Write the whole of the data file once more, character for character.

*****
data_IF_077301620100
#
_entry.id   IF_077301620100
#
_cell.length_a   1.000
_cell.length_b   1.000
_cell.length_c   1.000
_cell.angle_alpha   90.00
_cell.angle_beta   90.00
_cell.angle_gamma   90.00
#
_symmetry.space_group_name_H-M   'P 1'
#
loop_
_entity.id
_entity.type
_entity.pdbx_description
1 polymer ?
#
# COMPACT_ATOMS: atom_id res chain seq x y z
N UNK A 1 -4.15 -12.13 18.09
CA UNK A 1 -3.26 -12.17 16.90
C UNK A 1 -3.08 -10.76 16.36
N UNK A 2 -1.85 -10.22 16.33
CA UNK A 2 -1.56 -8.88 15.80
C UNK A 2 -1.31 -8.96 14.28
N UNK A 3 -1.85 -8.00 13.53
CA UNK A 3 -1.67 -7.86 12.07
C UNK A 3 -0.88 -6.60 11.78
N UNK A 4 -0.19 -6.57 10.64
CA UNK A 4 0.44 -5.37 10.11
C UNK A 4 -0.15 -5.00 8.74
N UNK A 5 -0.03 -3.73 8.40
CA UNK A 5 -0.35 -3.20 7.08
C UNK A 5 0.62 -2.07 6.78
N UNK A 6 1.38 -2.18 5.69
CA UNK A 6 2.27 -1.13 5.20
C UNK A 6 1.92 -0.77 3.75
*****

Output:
data_IF_077301620100
#
_entry.id   IF_077301620100
#
_cell.length_a   1.000
_cell.length_b   1.000
_cell.length_c   1.000
_cell.angle_alpha   90.00
_cell.angle_beta   90.00
_cell.angle_gamma   90.00
#
_symmetry.space_group_name_H-M   'P 1'
#
loop_
_entity.id
_entity.type
_entity.pdbx_description
1 polymer ?
#
# COMPACT_ATOMS: atom_id res chain seq x y z
N UNK A 1 -4.15 -12.13 18.09
CA UNK A 1 -3.26 -12.17 16.90
C UNK A 1 -3.08 -10.76 16.36
N UNK A 2 -1.85 -10.22 16.33
CA UNK A 2 -1.56 -8.88 15.80
C UNK A 2 -1.31 -8.96 14.28
N UNK A 3 -1.85 -8.00 13.53
CA UNK A 3 -1.67 -7.86 12.07
C UNK A 3 -0.88 -6.60 11.78
N UNK A 4 -0.19 -6.57 10.64
CA UNK A 4 0.44 -5.37 10.11
C UNK A 4 -0.15 -5.00 8.74
N UNK A 5 -0.03 -3.73 8.40
CA UNK A 5 -0.35 -3.20 7.08
C UNK A 5 0.62 -2.07 6.78
N UNK A 6 1.38 -2.18 5.69
CA UNK A 6 2.27 -1.13 5.20
C UNK A 6 1.92 -0.77 3.75